9) Potentially less ongoing taxes and fees. Holding property requires paying property taxes usually equal to 1-3% of the value of the property each year. Then there’s maintenance costs, insurance costs, and property management costs. You can build your own portfolio of individual stocks and bonds for just $5 a trade. Or you can have a digital wealth advisor like Betterment build and maintain your investment portfolio for just 0.25% a year in assets under management after the first $15,000. They use their research and algorithms based off modern portfolio theory to best manage your money based off your inputted risk tolerance.
Characteristics Most Suitable For Real Estate Or Stocks
* Believe wealth is made up of real assets not paper.
* Know where you want to live for at least five years.
* Do not do well in volatile environments.
* Easily spooked by downturns.
* Tend to buy and sell too often. High transaction costs ironically keep you from trading too often.
* Enjoy interacting with people.
* Takes pride in ownership.
* Likes to feel more in control.
* Happy to give up control to those who should know better.
* Can stomach volatility.
* Have tremendous discipline not to chase rallies and sell when things are imploding.
* Likes to trade.
* Enjoy studying economics, politics, and researching stocks.
* Don’t want to be tied down.
* Have a limited amount of capital to invest.
The Key Is To Invest For The Long Term
Whatever you do, don’t own nothing. Inflation will rob you of your financial happiness when you are older and less willing or able to work. Own assets that rise with inflation such as stocks and real estate. 10 years from now you’ll be happy you invested today. Let’s just hope the next bear market is much shallower than the last one!
Wealth Building Recommendations
* Manage Your Finances In One Place: The best way to become financially independent and protect yourself is to get a handle on your finances by signing up with Personal Capital. They are a free online platform which aggregates all your financial accounts in one place so you can see where you can optimize. Before Personal Capital, I had to log into eight different systems to track 25+ difference accounts (brokerage, multiple banks, 401K, etc) to manage my finances. Now, I can just log into Personal Capital to see how my stock accounts are doing and how my net worth is progressing. I can also see how much I’m spending every month.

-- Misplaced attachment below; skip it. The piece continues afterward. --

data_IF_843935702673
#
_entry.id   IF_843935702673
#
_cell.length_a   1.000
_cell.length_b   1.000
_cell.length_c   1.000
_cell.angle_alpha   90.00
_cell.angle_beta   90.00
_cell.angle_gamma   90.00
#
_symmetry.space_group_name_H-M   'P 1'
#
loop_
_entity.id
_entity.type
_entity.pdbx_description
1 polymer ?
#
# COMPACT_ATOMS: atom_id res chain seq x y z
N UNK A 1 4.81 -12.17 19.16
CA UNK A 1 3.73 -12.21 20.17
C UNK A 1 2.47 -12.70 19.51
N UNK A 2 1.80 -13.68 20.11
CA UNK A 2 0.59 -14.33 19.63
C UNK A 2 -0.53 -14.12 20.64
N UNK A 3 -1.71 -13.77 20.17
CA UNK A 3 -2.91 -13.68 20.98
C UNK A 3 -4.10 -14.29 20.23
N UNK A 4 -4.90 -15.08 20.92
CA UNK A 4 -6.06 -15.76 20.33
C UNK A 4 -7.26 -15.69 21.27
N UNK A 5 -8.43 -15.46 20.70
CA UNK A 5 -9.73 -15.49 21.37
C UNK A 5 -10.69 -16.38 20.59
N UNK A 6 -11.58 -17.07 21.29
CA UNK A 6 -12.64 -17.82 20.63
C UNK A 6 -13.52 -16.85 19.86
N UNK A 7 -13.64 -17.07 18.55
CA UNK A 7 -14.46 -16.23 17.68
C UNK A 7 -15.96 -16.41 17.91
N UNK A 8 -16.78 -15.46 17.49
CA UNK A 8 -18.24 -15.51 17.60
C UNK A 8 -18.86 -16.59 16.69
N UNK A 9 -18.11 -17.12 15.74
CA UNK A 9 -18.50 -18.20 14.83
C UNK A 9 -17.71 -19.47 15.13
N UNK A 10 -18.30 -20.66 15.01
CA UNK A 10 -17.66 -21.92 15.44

The best tool is their Portfolio Fee Analyzer which runs your investment portfolio through its software to see what you are paying. I found out I was paying $1,700 a year in portfolio fees I had no idea I was paying! They also recently launched the best Retirement Planning Calculator around, using your real data to run thousands of algorithms to see what your probability is for retirement success. Once you register, simply click the Advisor Tolls and Investing tab on the top right and then click Retirement Planner. There’s no better free tool online to help you track your net worth, minimize investment expenses, and manage your wealth. Why gamble with your future?
* Look into real estate crowdsourcing opportunities: If you don’t have the downpayment to buy a property or don’t want to tie up your liquidity in physical real estate, take a look at Fundrise, one of the largest real estate crowdsourcing companies today. Real estate is a key component of a diversified portfolio. Real estate crowdsourcing also allows you to be more flexible in your real estate investments by investing beyond just where you live for the best returns possible. For example, gross rental yields are around 4% – 5% in San Francisco, but over 10% in the Midwest and South if you’re looking for strictly investing income returns.
About the Author: Sam worked in investing banking at Goldman Sachs and Credit Suisse for 13 years. He received his undergraduate degree in Economics from The College of William & Mary and got his MBA from UC Berkeley. In 2012, Sam was able to retire at the age of 34 largely due to his investments that now generate roughly $250,000 a year in passive income. He spends time playing tennis, taking care of his family, and writing online to help others achieve financial freedom too.